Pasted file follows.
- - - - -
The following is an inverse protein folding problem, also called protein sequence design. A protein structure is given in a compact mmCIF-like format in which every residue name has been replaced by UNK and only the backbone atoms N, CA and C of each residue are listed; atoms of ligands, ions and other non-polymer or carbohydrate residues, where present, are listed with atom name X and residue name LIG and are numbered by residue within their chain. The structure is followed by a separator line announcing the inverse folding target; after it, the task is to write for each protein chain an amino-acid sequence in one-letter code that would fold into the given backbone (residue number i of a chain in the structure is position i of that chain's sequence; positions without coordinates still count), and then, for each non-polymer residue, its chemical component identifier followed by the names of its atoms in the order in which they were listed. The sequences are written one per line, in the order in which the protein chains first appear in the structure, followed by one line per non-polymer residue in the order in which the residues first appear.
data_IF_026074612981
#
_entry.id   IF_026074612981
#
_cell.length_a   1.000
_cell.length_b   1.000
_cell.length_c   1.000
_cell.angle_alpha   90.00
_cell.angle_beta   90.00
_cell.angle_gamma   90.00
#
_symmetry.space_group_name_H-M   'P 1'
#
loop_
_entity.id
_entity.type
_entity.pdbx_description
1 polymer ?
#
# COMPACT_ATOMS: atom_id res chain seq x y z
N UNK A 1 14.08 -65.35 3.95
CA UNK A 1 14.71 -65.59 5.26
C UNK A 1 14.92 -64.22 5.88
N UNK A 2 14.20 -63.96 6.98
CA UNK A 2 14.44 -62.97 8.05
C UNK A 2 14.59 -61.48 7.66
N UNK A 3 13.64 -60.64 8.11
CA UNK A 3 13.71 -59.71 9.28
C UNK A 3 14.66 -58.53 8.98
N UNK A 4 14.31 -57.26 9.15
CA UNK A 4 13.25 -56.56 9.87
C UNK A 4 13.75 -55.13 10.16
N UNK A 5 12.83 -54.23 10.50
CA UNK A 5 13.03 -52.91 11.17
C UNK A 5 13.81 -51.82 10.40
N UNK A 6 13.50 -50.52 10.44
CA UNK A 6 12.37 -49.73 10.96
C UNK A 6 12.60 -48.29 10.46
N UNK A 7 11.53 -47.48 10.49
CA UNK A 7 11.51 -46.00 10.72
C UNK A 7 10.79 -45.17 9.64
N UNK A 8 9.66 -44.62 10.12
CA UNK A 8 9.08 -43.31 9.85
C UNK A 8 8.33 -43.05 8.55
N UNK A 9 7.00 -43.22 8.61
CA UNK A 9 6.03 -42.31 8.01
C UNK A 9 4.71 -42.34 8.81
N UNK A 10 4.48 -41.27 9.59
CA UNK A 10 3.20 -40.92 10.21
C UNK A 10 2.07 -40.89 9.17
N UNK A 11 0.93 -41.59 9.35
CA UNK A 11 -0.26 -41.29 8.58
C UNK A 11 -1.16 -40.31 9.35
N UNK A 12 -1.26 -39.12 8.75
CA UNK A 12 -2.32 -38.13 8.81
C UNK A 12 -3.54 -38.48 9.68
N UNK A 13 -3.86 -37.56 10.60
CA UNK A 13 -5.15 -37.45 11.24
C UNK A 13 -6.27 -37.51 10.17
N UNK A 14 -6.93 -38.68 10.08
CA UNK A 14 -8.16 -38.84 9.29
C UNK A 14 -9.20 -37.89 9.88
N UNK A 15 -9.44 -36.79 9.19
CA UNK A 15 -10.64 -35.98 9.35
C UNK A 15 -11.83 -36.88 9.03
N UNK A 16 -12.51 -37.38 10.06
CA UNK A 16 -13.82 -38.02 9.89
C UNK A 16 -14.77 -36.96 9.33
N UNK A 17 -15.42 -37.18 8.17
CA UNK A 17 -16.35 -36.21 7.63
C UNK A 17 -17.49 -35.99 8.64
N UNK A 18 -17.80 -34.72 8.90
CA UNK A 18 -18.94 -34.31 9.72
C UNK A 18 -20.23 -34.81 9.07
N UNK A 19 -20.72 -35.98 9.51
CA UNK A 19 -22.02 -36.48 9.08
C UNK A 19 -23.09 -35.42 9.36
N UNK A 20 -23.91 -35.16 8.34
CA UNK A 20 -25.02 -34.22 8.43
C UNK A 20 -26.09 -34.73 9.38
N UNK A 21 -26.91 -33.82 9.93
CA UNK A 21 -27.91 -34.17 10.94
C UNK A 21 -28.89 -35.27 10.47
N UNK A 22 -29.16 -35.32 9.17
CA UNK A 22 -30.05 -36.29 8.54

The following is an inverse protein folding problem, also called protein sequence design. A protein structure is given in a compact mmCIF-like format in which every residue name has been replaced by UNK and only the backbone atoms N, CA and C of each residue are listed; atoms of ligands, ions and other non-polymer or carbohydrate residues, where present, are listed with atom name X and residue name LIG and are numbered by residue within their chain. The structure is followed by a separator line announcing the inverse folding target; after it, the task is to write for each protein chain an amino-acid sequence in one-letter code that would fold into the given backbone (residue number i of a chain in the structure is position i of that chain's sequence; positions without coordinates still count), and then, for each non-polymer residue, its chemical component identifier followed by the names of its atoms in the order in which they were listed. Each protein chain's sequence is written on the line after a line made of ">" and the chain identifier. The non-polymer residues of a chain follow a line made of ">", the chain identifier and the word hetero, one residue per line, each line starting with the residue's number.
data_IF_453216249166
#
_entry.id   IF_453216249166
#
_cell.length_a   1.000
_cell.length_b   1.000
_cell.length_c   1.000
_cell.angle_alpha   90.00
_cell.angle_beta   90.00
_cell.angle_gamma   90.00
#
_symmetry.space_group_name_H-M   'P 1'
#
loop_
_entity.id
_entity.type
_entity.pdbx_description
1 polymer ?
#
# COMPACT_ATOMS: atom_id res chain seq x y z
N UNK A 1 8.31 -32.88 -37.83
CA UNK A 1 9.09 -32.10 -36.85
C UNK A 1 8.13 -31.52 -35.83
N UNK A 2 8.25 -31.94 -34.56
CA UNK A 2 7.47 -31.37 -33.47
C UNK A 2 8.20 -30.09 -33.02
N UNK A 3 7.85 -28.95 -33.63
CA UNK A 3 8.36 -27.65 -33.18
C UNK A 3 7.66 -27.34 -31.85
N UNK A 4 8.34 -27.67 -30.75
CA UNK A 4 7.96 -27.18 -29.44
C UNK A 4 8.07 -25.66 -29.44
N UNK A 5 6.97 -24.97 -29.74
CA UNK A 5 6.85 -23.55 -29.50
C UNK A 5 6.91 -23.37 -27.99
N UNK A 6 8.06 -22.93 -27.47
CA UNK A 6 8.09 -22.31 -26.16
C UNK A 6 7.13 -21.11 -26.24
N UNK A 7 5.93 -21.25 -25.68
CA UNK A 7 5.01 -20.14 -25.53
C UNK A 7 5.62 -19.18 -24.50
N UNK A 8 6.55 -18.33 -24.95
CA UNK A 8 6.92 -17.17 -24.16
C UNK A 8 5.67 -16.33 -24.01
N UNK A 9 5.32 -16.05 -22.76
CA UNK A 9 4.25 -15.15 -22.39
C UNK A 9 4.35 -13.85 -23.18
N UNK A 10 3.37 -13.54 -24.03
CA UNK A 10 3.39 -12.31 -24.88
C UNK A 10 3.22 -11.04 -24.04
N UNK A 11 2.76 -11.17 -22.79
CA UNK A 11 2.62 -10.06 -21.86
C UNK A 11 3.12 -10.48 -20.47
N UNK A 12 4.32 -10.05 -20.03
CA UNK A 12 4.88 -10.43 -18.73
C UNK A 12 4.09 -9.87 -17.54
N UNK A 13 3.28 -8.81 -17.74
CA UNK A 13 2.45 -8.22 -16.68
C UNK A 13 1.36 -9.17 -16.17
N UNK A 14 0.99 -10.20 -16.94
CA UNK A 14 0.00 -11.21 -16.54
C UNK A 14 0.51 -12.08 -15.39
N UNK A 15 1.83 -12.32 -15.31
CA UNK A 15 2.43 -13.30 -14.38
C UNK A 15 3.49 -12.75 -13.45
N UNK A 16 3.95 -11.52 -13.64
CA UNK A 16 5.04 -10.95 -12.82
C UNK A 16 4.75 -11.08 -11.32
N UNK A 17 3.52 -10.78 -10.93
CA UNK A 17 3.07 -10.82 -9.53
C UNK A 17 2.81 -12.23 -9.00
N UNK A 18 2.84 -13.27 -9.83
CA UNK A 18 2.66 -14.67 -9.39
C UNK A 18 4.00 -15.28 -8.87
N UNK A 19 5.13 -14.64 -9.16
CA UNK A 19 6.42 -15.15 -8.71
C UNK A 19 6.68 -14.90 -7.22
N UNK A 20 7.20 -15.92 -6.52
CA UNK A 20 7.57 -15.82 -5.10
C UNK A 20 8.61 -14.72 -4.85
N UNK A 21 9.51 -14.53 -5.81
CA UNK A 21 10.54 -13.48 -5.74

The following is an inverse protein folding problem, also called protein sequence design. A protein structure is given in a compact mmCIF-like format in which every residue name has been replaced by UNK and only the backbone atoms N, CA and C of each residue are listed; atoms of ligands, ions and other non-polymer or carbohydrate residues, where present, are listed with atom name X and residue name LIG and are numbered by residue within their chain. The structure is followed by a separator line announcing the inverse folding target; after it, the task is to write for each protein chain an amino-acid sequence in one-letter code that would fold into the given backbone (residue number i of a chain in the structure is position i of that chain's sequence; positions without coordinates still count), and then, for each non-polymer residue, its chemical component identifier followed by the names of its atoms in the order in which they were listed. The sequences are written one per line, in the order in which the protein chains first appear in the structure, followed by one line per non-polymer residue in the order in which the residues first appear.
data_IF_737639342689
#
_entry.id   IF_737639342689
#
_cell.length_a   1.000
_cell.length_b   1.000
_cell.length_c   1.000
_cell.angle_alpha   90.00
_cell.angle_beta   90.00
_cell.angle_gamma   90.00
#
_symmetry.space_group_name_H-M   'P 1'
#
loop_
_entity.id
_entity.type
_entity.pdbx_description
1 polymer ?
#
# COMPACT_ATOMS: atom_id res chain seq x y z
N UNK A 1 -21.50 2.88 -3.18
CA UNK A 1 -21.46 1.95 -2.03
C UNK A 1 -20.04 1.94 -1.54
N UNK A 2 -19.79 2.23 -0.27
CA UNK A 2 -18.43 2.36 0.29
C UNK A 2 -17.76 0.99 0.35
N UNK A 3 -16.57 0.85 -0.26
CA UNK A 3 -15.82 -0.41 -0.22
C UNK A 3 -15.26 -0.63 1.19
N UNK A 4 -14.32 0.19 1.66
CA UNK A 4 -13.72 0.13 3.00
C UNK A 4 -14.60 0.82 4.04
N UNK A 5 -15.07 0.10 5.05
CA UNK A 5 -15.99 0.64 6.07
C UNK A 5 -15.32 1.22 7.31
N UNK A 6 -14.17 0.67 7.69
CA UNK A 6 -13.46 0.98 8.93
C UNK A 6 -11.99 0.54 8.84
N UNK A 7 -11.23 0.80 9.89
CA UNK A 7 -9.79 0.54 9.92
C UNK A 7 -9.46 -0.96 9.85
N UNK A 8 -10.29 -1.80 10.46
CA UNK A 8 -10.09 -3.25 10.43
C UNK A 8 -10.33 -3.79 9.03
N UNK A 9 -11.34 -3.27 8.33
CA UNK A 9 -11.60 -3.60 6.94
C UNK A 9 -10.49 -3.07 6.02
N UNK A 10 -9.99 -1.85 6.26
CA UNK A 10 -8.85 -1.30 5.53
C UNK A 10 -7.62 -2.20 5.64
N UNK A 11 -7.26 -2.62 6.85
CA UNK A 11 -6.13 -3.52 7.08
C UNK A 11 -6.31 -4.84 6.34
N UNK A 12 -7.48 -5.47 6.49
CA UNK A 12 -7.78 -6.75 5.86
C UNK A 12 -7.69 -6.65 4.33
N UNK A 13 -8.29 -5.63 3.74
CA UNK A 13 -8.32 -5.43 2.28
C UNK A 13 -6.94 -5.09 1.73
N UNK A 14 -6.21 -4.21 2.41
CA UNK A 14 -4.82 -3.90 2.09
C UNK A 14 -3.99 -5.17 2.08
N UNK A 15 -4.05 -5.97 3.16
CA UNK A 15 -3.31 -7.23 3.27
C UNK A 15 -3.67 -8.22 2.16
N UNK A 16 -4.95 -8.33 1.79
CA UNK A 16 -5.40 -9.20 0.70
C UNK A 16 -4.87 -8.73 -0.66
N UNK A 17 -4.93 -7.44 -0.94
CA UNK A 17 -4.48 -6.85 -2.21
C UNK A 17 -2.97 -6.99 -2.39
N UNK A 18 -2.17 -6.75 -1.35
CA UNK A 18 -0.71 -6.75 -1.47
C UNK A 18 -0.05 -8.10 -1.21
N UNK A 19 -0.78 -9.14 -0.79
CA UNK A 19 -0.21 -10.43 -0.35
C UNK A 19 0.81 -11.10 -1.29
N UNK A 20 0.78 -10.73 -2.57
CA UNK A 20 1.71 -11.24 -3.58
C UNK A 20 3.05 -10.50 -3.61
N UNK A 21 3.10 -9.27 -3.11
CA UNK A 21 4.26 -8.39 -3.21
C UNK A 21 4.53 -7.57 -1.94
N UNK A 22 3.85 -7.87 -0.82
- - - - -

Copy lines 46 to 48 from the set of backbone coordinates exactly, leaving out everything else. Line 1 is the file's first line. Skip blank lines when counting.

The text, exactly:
N UNK A 9 7.00 -43.22 8.61
CA UNK A 9 6.03 -42.31 8.01
C UNK A 9 4.71 -42.34 8.81